Hayden Murphy recalls a poignant encounter with the offspring of a

literary legend

IN March 1975, letters of introduction in my pocket, I headed for an

asylum. My destination was St Andrew's Hospital, Northampton. The

letters were addressed to a resident psychiatrist and his long-term

patient Miss Lucia Joyce. The introductions were written by a portly

Queen's Counsel called Eoin O'Mahony, who had died in 1970.

At the time of his death Hubert Butler, a great annotator of Irish

eccentrics, wrote in The Irish Times ''Eoin never had any triumphs, or

disasters, and yet he liked pomp and ceremony and relished life's


Eoin O'Mahony was known the length and breadth of Ireland as The Pope.

Mainly thanks to his modest self-belief in his own infallibility. Also

because of the air of benign sanctity surrounding him. I was his

presidential election agent when he stood as ''Non-party-political

Pacificist-Independent'' in the Presidential election of 1966. At 19 I

was chosen because of a maternal link with the Parnellite and Home Rule

MPs John and Luke Hayden.

We failed, fortunately for my sanity, by a handful of votes to get

nominated to the election proper. De Valera won that. The Pope's payment

for my efforts were letters of introduction to the great, famous, and

peculiar he numbered among his friends. Beckett, the Italian poet

Montale, Pablo Neruda and spy-jumping Sean Burke were among those

randomly selected from his files.

We had a love of Joyce's writing in common. In 1967, he and I had

shared, at their expense, a memorable Bloomsday with a busload of

Japanese Joyceans. Eoin had visited Lucia several times in the late

fifties. He wanted me to ''drop in, cheer her up, give her some youth''.

So, as The Pope's emissary I arrived at the hospital where she had

been a patient since 1951. The doctor was kind but firm. He would see

how she was ''today''. A nurse pointed out a dark-coated figure in a

wheelchair animatedly waving her arms.

The intrusive awfulness of my unannounced arrival hit me. I wrote a

line of explanatory greeting and left. Not before I felt I had been

sighted by the mild squint, hereditary companion to her mother's sleepy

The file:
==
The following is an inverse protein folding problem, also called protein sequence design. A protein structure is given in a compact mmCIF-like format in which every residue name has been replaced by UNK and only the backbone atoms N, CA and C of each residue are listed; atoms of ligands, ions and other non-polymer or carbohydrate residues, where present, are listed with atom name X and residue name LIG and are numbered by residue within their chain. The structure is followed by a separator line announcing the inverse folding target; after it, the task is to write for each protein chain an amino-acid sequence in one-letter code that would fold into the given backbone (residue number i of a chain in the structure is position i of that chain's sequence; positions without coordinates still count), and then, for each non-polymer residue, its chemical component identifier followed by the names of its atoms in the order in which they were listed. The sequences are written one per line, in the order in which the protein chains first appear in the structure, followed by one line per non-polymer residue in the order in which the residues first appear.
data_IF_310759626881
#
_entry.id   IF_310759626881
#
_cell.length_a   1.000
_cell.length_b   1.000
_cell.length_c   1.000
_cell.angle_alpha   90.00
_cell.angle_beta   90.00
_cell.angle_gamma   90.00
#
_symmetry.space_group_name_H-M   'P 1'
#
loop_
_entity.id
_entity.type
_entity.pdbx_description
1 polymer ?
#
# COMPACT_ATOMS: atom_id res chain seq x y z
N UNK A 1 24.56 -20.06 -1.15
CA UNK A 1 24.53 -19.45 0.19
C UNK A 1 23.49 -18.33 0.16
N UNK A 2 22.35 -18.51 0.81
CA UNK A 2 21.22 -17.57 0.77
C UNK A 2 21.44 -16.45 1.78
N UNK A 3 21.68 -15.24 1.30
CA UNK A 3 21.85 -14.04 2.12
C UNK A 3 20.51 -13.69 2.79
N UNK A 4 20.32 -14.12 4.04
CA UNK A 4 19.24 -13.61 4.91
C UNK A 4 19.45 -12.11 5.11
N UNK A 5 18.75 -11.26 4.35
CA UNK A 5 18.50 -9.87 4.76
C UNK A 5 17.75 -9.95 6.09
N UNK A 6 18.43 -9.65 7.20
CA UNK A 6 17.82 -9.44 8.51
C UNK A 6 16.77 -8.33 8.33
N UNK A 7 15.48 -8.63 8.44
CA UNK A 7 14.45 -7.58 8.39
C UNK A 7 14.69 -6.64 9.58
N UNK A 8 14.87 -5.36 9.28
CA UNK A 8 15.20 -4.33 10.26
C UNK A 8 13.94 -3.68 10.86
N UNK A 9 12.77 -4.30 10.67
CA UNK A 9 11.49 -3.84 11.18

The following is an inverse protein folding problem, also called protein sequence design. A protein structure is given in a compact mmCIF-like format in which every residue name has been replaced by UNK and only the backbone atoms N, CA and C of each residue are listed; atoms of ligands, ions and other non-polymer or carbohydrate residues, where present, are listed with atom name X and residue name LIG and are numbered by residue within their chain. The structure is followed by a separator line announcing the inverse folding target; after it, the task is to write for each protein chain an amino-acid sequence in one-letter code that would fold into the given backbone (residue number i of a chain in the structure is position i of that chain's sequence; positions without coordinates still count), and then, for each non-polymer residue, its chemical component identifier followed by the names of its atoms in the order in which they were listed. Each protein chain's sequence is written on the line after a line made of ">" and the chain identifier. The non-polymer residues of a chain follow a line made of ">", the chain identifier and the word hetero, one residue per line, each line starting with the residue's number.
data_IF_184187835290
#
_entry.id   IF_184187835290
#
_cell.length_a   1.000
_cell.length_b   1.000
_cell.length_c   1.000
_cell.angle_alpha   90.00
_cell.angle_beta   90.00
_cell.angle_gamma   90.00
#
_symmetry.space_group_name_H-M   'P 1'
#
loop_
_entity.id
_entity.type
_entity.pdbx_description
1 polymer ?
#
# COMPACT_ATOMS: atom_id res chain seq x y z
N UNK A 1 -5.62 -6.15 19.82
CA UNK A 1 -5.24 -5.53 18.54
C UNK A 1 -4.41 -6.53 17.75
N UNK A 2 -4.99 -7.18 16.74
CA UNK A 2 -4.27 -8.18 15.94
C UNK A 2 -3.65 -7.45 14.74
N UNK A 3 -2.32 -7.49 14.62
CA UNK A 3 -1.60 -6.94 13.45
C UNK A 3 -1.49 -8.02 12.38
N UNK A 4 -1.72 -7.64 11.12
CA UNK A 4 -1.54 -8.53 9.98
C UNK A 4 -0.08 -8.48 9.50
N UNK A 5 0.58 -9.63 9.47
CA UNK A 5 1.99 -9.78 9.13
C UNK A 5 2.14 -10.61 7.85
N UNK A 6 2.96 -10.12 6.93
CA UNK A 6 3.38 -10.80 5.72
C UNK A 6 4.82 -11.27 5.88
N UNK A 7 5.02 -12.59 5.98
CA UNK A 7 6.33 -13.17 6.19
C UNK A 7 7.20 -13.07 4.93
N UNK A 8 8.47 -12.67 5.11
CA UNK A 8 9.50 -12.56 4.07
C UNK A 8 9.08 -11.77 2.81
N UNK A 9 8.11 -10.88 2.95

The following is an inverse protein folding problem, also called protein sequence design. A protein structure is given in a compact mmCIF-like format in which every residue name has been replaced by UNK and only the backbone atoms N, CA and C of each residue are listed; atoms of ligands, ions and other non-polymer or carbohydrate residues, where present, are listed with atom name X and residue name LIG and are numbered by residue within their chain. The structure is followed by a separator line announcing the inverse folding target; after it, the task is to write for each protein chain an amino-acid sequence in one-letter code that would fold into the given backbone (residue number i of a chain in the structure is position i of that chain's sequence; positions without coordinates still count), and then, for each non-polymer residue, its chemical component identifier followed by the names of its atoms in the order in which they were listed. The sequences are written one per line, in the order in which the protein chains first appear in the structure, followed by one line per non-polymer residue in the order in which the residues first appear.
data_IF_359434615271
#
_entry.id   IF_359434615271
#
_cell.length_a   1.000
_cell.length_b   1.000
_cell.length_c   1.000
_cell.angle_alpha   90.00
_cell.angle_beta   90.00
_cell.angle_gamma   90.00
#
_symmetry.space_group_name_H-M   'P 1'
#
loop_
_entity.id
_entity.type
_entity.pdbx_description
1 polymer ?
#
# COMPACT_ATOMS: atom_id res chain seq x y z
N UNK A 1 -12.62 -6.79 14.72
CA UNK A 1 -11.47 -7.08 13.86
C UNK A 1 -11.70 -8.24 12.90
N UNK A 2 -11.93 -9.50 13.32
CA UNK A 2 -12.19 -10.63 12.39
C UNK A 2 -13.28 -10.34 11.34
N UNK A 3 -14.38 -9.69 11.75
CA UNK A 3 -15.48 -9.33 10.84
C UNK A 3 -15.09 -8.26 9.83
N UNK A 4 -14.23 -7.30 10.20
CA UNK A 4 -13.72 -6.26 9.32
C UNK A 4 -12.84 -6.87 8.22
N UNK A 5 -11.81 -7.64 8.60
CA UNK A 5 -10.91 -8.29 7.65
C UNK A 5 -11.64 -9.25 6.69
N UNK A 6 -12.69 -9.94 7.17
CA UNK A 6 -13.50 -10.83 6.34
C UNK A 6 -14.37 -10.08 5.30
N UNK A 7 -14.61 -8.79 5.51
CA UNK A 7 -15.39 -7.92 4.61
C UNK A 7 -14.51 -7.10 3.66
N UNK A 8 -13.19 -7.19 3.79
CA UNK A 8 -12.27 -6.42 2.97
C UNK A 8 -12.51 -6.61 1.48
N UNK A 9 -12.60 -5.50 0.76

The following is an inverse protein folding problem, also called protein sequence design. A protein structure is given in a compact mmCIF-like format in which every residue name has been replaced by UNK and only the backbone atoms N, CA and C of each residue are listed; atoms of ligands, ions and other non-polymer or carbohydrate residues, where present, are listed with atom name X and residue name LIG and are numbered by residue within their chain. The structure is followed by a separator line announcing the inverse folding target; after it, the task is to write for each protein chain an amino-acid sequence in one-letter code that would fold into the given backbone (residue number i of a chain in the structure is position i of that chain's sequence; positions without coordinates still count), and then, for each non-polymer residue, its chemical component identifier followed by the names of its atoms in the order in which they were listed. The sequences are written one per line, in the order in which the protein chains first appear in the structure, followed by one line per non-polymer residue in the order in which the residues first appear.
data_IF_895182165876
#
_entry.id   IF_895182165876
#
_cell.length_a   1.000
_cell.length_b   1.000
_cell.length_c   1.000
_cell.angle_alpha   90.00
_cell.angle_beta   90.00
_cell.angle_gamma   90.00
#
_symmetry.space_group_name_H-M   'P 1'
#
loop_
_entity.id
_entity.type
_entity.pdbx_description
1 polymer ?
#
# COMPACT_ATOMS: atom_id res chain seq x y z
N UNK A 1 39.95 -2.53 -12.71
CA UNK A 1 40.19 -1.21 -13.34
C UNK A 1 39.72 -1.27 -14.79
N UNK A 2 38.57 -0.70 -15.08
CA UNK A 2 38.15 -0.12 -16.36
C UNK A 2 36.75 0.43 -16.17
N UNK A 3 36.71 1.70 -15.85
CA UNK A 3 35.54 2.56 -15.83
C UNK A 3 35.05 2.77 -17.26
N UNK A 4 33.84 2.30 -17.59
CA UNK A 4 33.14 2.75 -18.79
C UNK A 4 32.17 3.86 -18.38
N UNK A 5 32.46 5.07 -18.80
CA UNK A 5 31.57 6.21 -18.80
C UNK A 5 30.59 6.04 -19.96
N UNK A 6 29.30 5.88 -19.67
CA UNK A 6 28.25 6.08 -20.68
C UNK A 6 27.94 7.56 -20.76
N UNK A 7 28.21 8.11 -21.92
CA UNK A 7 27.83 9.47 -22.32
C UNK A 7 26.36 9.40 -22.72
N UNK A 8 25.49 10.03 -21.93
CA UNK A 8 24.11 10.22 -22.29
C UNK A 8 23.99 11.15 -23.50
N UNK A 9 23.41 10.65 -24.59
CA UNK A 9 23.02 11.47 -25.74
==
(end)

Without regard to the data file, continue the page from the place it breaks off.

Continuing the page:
left eye. And imagined the troublesome scar on her chin jut in my

direction with a stubborn curiosity reminiscent of her father. Her

father, James Joyce, ''international eyesore of all the crowning words

of Europe''.

Lucia Anna Joyce was born July 26, 1907, in the pauper ward of

Ospedale Civico de Trieste. Her father was in the fever ward with

rheumatics. Her Galway-born mother, Nora Barnacle, picked up 20 crowns

on her successful birth, ''a standard payment to the indigent.'' Her

only brother, Jeorgio, was born two years earlier on July 27. Birthdays

were co-celebrated collisions.

After years of ''domestic distributions'' (Trieste, Zurich, Rome) the

Joyces settled in Paris. In the early thirties Samuel Beckett, who took

dictation from Joyce for passages of what became Finnegans Wake, became

a regular house-guest. He took Lucia -- ''the tortured and blocked

replica of genius'' -- to the theatre and restaurants. She fell in love

with him. He fled. For some time he was unpopular in the household. But

Joyce relented and wrote of the tall French scholar: ''Sam knows miles

better me how to work the miracle. He'll prisckly soon hand tune your

Erin's ear for you.''

Meanwhile Lucia was turning the books upside down on the shelves,

cutting telephone wires, and throwing chairs at Nora. ''Needs a nice

young husband'' said her still unwed mother. ''I'm sex starved''

responded Lucia and set about a disturbing promiscuous remedy.

Hospitals, followed by sanitoriums, led to asylums. Even Carl Jung

despaired. In March 1951, a month before her mother's death (her father

died in 1941), she was committed to the English hospital for the rest of

her life. She died there in 1982.

These details, these Patrick Day memories, came crowding back when

watching Rosaleen Pelan's effervescent performance as Lucia in Robert

Forrest's moving play of that title in Fifth Estate's production at the

Netherbow Theatre, Edinburgh. John Linklater (March 9) has justly

praised script, production, and cast. It merely remains for me to

half-close my eyes, see the ''pretty, little American flapper'' that

novelist Thomas Wolfe saw in 1928. Recall again the assessing squint.

The vulnerable jut of the jaw and at curtain call cry ''Clapause'' and

hope I brought ''some youth'' to it.

This lovely understated play is never a triumph but is full of

creative pomp and theatrical ceremony. The Pope would have relished its


* Lucia is at the Netherbow Theatre, Edinburgh, (not Sundays) until

March 26.